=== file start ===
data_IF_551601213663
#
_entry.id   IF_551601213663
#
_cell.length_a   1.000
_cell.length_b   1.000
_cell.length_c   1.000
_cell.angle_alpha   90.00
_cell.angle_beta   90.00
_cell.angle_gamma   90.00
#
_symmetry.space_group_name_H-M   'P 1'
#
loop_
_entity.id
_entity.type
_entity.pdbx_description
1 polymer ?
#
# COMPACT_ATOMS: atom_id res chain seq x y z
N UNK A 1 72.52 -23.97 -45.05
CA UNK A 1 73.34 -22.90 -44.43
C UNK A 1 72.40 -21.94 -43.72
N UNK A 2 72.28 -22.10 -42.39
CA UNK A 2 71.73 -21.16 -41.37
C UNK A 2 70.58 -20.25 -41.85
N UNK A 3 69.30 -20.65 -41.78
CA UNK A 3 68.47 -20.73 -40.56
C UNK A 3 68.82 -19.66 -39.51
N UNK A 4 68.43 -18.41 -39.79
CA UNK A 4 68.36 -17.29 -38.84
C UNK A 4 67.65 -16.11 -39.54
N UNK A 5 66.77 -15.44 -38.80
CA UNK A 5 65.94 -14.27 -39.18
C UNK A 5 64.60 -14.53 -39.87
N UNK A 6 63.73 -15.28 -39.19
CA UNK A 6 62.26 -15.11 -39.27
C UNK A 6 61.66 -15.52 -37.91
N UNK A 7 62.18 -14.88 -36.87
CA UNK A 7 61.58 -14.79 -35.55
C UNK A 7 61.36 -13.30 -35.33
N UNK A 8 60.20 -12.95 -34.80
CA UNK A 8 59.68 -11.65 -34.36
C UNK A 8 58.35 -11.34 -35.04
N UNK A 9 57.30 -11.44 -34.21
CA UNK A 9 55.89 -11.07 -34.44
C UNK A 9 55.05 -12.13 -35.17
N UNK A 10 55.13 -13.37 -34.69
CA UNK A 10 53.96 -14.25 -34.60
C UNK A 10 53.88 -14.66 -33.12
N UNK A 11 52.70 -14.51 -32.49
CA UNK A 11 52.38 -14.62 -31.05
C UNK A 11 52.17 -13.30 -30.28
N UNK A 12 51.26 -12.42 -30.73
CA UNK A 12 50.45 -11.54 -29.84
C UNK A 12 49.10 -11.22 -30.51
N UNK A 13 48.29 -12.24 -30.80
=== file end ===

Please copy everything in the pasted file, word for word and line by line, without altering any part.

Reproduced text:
data_IF_551601213663
#
_entry.id   IF_551601213663
#
_cell.length_a   1.000
_cell.length_b   1.000
_cell.length_c   1.000
_cell.angle_alpha   90.00
_cell.angle_beta   90.00
_cell.angle_gamma   90.00
#
_symmetry.space_group_name_H-M   'P 1'
#
loop_
_entity.id
_entity.type
_entity.pdbx_description
1 polymer ?
#
# COMPACT_ATOMS: atom_id res chain seq x y z
N UNK A 1 72.52 -23.97 -45.05
CA UNK A 1 73.34 -22.90 -44.43
C UNK A 1 72.40 -21.94 -43.72
N UNK A 2 72.28 -22.10 -42.39
CA UNK A 2 71.73 -21.16 -41.37
C UNK A 2 70.58 -20.25 -41.85
N UNK A 3 69.30 -20.65 -41.78
CA UNK A 3 68.47 -20.73 -40.56
C UNK A 3 68.82 -19.66 -39.51
N UNK A 4 68.43 -18.41 -39.79
CA UNK A 4 68.36 -17.29 -38.84
C UNK A 4 67.65 -16.11 -39.54
N UNK A 5 66.77 -15.44 -38.80
CA UNK A 5 65.94 -14.27 -39.18
C UNK A 5 64.60 -14.53 -39.87
N UNK A 6 63.73 -15.28 -39.19
CA UNK A 6 62.26 -15.11 -39.27
C UNK A 6 61.66 -15.52 -37.91
N UNK A 7 62.18 -14.88 -36.87
CA UNK A 7 61.58 -14.79 -35.55
C UNK A 7 61.36 -13.30 -35.33
N UNK A 8 60.20 -12.95 -34.80
CA UNK A 8 59.68 -11.65 -34.36
C UNK A 8 58.35 -11.34 -35.04
N UNK A 9 57.30 -11.44 -34.21
CA UNK A 9 55.89 -11.07 -34.44
C UNK A 9 55.05 -12.13 -35.17
N UNK A 10 55.13 -13.37 -34.69
CA UNK A 10 53.96 -14.25 -34.60
C UNK A 10 53.88 -14.66 -33.12
N UNK A 11 52.70 -14.51 -32.49
CA UNK A 11 52.38 -14.62 -31.05
C UNK A 11 52.17 -13.30 -30.28
N UNK A 12 51.26 -12.42 -30.73
CA UNK A 12 50.45 -11.54 -29.84
C UNK A 12 49.10 -11.22 -30.51
N UNK A 13 48.29 -12.24 -30.80